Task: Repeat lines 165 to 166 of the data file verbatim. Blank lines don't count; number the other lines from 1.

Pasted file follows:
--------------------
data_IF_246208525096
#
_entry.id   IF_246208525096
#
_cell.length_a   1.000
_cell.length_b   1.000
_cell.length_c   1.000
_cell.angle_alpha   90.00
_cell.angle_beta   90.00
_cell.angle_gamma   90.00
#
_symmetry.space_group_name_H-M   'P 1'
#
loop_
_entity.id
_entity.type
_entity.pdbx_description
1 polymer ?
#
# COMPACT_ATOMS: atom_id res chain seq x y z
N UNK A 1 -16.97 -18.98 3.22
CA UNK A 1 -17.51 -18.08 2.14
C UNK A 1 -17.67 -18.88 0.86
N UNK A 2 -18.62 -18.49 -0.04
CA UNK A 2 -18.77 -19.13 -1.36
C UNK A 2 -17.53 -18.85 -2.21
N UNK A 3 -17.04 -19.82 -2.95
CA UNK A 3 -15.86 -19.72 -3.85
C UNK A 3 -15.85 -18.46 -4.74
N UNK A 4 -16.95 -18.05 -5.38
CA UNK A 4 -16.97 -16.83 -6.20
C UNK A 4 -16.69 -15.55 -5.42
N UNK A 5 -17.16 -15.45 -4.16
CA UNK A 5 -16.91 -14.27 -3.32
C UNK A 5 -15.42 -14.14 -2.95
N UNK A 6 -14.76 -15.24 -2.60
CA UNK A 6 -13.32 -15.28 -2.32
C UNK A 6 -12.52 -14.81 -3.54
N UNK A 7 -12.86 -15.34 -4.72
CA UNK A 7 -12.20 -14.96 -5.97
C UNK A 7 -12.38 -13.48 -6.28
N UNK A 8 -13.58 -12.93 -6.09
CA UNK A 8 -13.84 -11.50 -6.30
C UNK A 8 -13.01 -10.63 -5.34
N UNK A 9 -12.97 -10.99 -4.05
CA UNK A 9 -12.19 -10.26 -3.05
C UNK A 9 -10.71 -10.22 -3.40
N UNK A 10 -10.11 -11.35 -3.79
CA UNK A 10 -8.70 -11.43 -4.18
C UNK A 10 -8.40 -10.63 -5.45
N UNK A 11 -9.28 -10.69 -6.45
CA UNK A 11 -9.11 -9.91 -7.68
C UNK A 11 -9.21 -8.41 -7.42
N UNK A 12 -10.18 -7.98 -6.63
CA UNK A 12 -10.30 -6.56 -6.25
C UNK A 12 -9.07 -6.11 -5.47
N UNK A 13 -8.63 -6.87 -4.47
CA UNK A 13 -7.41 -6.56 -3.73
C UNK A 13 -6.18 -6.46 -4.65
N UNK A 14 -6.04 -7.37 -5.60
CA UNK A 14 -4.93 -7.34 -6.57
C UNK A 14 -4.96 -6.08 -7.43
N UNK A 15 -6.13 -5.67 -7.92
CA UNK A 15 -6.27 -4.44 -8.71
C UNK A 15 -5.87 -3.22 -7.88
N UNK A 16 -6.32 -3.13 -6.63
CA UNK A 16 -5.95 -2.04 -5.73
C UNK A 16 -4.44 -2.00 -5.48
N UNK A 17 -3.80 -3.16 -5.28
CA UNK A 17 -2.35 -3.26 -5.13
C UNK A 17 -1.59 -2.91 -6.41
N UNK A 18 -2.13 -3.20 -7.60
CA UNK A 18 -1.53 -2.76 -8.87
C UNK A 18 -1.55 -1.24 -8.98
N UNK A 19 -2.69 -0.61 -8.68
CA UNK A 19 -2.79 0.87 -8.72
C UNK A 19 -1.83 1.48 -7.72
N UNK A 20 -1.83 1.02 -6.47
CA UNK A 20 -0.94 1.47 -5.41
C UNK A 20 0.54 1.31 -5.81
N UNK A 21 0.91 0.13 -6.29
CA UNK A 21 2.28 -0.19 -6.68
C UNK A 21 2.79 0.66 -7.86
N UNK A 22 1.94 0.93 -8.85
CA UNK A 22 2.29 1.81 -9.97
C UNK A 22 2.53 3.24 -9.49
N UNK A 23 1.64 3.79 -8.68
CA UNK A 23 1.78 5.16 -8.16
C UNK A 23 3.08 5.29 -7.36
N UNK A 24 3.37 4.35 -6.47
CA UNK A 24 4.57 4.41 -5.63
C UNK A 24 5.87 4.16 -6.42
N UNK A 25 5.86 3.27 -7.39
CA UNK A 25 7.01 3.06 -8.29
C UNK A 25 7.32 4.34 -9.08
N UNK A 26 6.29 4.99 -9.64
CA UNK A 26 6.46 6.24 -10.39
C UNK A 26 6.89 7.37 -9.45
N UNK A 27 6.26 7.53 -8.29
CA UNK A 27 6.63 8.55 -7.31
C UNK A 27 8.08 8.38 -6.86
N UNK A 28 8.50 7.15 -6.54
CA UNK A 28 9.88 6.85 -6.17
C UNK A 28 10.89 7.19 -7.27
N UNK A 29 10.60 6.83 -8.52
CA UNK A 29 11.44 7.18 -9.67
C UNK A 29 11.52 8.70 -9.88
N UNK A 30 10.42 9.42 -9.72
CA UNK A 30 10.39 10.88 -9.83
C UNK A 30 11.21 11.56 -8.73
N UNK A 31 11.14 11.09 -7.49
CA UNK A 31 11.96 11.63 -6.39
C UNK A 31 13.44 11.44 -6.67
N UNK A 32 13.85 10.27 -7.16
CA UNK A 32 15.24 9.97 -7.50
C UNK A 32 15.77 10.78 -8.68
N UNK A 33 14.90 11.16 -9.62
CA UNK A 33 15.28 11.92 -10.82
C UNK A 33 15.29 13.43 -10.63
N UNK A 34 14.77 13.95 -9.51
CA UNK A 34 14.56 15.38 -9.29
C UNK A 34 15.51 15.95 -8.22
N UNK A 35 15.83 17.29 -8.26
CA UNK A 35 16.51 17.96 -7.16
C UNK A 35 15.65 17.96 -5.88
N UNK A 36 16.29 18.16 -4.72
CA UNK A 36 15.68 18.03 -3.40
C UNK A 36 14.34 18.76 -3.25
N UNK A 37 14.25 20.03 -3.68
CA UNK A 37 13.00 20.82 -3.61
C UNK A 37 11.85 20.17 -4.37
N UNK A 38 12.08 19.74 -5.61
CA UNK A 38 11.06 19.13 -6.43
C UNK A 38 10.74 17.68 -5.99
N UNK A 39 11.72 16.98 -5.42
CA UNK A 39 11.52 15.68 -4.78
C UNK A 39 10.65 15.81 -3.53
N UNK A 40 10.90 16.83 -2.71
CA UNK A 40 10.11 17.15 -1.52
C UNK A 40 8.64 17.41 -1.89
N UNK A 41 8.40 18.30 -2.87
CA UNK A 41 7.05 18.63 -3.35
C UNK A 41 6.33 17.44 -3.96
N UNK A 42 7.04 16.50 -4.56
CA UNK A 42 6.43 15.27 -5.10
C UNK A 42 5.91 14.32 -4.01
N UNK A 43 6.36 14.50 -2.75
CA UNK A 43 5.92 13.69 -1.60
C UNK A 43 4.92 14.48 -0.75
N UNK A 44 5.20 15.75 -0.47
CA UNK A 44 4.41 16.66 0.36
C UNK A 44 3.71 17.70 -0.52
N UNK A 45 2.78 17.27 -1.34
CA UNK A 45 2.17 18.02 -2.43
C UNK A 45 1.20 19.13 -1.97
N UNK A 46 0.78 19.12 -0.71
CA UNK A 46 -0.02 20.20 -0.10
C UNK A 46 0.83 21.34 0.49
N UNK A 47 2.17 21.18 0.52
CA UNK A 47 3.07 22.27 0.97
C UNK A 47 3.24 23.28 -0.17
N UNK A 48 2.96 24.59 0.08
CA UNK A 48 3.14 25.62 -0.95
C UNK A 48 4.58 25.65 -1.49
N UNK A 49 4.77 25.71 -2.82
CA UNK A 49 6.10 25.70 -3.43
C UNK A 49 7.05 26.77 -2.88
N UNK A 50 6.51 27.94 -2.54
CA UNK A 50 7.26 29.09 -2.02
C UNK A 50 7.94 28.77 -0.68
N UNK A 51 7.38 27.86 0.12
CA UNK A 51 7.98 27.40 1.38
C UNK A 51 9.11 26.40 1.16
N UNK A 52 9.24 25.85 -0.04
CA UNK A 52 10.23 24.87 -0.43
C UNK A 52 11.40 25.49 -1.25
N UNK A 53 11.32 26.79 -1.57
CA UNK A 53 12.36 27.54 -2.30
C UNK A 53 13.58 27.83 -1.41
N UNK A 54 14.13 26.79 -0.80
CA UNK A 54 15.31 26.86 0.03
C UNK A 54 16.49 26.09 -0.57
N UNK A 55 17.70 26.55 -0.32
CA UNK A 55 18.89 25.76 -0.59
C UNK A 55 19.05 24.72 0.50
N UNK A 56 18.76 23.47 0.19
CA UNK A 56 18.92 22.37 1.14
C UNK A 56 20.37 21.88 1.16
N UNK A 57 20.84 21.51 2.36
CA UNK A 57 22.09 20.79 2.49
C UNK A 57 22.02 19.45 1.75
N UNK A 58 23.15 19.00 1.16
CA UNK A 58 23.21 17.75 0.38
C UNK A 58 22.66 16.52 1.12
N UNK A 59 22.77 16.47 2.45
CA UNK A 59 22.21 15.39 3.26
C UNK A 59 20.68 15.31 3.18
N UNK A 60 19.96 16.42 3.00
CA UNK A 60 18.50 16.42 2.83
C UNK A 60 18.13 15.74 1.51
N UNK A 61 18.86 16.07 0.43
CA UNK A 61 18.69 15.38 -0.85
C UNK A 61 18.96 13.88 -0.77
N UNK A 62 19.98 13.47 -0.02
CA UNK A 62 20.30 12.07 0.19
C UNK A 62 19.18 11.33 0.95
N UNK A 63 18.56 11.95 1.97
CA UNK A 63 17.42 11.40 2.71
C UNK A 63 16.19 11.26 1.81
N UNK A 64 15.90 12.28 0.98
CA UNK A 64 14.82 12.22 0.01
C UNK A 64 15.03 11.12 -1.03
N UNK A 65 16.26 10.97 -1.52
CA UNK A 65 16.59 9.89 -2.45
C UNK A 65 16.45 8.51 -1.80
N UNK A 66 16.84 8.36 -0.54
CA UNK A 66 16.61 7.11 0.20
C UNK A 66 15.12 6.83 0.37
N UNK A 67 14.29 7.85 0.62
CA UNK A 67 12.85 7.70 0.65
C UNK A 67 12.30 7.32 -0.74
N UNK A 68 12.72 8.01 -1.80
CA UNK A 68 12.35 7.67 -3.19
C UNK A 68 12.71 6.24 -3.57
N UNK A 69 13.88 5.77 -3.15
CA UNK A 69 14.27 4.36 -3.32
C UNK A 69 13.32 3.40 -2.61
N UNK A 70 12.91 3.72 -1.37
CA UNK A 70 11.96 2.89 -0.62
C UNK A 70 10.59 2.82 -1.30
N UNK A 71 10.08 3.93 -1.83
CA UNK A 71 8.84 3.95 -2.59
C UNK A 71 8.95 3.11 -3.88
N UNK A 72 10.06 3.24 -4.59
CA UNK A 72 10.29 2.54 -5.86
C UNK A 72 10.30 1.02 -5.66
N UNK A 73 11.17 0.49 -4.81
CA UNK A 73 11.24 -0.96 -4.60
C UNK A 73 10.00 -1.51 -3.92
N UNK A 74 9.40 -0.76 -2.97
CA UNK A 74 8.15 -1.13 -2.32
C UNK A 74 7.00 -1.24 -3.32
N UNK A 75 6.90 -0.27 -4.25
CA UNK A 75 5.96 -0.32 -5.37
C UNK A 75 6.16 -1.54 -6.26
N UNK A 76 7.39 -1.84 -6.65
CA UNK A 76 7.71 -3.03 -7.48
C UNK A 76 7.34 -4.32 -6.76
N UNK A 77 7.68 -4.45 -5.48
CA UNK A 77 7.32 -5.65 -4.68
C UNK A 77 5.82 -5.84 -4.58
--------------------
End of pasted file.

N UNK A 49 4.77 25.71 -2.82
CA UNK A 49 6.10 25.70 -3.43